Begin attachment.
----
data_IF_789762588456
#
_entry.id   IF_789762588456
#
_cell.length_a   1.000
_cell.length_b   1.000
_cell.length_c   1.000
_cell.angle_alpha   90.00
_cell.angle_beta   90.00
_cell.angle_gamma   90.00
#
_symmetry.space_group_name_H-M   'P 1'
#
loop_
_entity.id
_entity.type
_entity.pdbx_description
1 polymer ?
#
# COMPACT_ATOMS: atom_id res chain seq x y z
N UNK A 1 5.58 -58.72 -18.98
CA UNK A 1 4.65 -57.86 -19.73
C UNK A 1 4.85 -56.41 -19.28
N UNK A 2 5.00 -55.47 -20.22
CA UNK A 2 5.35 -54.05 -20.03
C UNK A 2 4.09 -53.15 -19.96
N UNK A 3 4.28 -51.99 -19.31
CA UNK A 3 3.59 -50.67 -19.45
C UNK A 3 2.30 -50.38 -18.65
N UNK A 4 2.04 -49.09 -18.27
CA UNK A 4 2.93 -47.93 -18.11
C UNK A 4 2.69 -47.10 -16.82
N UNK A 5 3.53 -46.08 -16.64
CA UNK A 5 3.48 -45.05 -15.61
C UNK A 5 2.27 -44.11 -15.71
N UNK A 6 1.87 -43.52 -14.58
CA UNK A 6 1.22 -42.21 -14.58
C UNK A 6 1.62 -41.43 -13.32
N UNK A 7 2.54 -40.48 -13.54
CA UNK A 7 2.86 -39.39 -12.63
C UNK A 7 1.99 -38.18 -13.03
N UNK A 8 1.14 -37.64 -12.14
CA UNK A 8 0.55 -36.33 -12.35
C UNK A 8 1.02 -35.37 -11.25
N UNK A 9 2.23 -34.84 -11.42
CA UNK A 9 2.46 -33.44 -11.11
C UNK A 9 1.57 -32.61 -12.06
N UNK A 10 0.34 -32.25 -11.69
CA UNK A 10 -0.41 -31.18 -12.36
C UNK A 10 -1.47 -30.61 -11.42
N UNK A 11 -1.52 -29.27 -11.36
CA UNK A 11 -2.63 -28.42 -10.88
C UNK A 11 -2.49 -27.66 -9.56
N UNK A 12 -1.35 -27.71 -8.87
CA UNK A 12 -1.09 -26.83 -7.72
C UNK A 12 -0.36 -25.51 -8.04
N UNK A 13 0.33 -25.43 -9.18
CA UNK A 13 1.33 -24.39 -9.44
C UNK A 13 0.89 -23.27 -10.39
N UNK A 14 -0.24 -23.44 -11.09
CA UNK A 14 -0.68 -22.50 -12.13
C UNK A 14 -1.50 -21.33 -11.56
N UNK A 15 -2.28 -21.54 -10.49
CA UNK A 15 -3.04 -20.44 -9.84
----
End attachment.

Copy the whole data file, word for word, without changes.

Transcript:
data_IF_789762588456
#
_entry.id   IF_789762588456
#
_cell.length_a   1.000
_cell.length_b   1.000
_cell.length_c   1.000
_cell.angle_alpha   90.00
_cell.angle_beta   90.00
_cell.angle_gamma   90.00
#
_symmetry.space_group_name_H-M   'P 1'
#
loop_
_entity.id
_entity.type
_entity.pdbx_description
1 polymer ?
#
# COMPACT_ATOMS: atom_id res chain seq x y z
N UNK A 1 5.58 -58.72 -18.98
CA UNK A 1 4.65 -57.86 -19.73
C UNK A 1 4.85 -56.41 -19.28
N UNK A 2 5.00 -55.47 -20.22
CA UNK A 2 5.35 -54.05 -20.03
C UNK A 2 4.09 -53.15 -19.96
N UNK A 3 4.28 -51.99 -19.31
CA UNK A 3 3.59 -50.67 -19.45
C UNK A 3 2.30 -50.38 -18.65
N UNK A 4 2.04 -49.09 -18.27
CA UNK A 4 2.93 -47.93 -18.11
C UNK A 4 2.69 -47.10 -16.82
N UNK A 5 3.53 -46.08 -16.64
CA UNK A 5 3.48 -45.05 -15.61
C UNK A 5 2.27 -44.11 -15.71
N UNK A 6 1.87 -43.52 -14.58
CA UNK A 6 1.22 -42.21 -14.58
C UNK A 6 1.62 -41.43 -13.32
N UNK A 7 2.54 -40.48 -13.54
CA UNK A 7 2.86 -39.39 -12.63
C UNK A 7 1.99 -38.18 -13.03
N UNK A 8 1.14 -37.64 -12.14
CA UNK A 8 0.55 -36.33 -12.35
C UNK A 8 1.02 -35.37 -11.25
N UNK A 9 2.23 -34.84 -11.42
CA UNK A 9 2.46 -33.44 -11.11
C UNK A 9 1.57 -32.61 -12.06
N UNK A 10 0.34 -32.25 -11.69
CA UNK A 10 -0.41 -31.18 -12.36
C UNK A 10 -1.47 -30.61 -11.42
N UNK A 11 -1.52 -29.27 -11.36
CA UNK A 11 -2.63 -28.42 -10.88
C UNK A 11 -2.49 -27.66 -9.56
N UNK A 12 -1.35 -27.71 -8.87
CA UNK A 12 -1.09 -26.83 -7.72
C UNK A 12 -0.36 -25.51 -8.04
N UNK A 13 0.33 -25.43 -9.18
CA UNK A 13 1.33 -24.39 -9.44
C UNK A 13 0.89 -23.27 -10.39
N UNK A 14 -0.24 -23.44 -11.09
CA UNK A 14 -0.68 -22.50 -12.13
C UNK A 14 -1.50 -21.33 -11.56
N UNK A 15 -2.28 -21.54 -10.49
CA UNK A 15 -3.04 -20.44 -9.84